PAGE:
Selina Nwulu was born and raised in Rotherham, South Yorkshire, England, the youngest daughter of Nigerian immigrant parents. Her four older sisters encouraged her to express herself through writing, so she learned at an early age to channel her feelings into poems and short stories, as well as into more intimate diary entries she views in retrospect as poetry. Language became a space for the young Nwulu to develop a voice and self of her own—a necessary outlet for a shy child who often felt out of place in a town with few other Black families.
For Nwulu, writing poetry was initially a private endeavor, rather than her idea of an outward-facing vocation. She studied French and Italian at the University of Leicester’s School of Modern Languages before moving to London in her early twenties, where she began writing poetry more intensively. Nwulu’s interest in activism led her to a cross-disciplinary course held by Platform in which young people were prompted to generate creative output based on issues of social justice. Suddenly, she realized that poetry could be an engine for political change, advocating for social and environmental concerns by connecting with its readers on a deeper, more emotional level than straightforward academic prose. From then on, Nwulu’s twin passions for social policy and poetry would orient her career, often in combination.
Nwulu began working toward her MSc in education and social policy at Birkbeck, University of London, where she later graduated with distinction. She also involved herself with arts and social justice organizations, including the Battersea Arts Centre and the 2014 Women of the World Festival. She continued to write poetry, which soon found its way to audiences: her first book publication was in 2015, in the RSA-commissioned pamphlet 9 Original Poems on Climate Change, where she shared the pages with established poets including John Agard, Ruth Padel, and Alice Oswald. That same year, her debut collection, The Secrets I Let Slip, was published by Burning Eye Books and chosen as a Poetry Book Society recommendation. Just one month later, Nwulu was selected as the 2015–2016 Young Poet Laureate for London, in which role she performed her poetry across London and ran a number of workshops. Her second collection, Who’s Full?, was the product of a 2017 residency with the Wellcome Trust and Free Word Centre. This series of poems explores the way food relates to concepts like social justice, well-being, identity, and memory. Themes of grief, trauma, race, and displacement also frequently appear in her work, which often engages with personal topics to underscore broader political and social issues.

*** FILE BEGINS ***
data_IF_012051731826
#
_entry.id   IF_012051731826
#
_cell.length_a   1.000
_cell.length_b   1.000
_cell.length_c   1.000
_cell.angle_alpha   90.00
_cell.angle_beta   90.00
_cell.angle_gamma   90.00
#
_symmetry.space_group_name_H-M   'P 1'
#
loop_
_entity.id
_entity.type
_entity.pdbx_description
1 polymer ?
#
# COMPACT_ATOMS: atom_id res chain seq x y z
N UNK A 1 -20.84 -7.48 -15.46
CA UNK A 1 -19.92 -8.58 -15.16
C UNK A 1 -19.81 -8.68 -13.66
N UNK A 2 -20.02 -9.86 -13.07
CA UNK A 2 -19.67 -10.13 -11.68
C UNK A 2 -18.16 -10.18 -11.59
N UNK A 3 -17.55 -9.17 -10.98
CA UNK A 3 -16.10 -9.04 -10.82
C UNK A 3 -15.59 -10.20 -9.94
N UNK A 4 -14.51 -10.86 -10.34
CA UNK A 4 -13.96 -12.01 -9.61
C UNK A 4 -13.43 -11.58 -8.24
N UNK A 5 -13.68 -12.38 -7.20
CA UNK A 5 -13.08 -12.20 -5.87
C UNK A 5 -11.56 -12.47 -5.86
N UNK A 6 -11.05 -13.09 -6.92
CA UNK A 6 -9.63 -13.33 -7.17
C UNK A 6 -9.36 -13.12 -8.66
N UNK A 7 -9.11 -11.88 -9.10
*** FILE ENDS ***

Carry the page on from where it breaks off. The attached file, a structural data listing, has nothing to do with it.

Nwulu has toured nationally and internationally, making appearances at venues such as the Glastonbury Festival, Edinburgh Fringe, and StAnza Poetry Festival, and touring North India with the British Council. Her poetry has been featured in several anthologies, as well as in publications like Vogue, Blavity, i-D, and ES Magazine. In 2019, she was shortlisted for the Brunel International African Poetry Prize. Nwulu is also involved more directly in social, educational, and environmental justice, writing articles published in The Guardian and elsewhere and working as a social researcher and strategist for nonprofits including UN Women, the Equality and Human Rights Commission, Capacity Global, the RSA, and Platform London. Most recently, she served as director of education at Robert F. Kennedy Human Rights UK, and she is currently a founding member of the Resourcing Racial Justice fund.
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Photo by: Matthew Thompson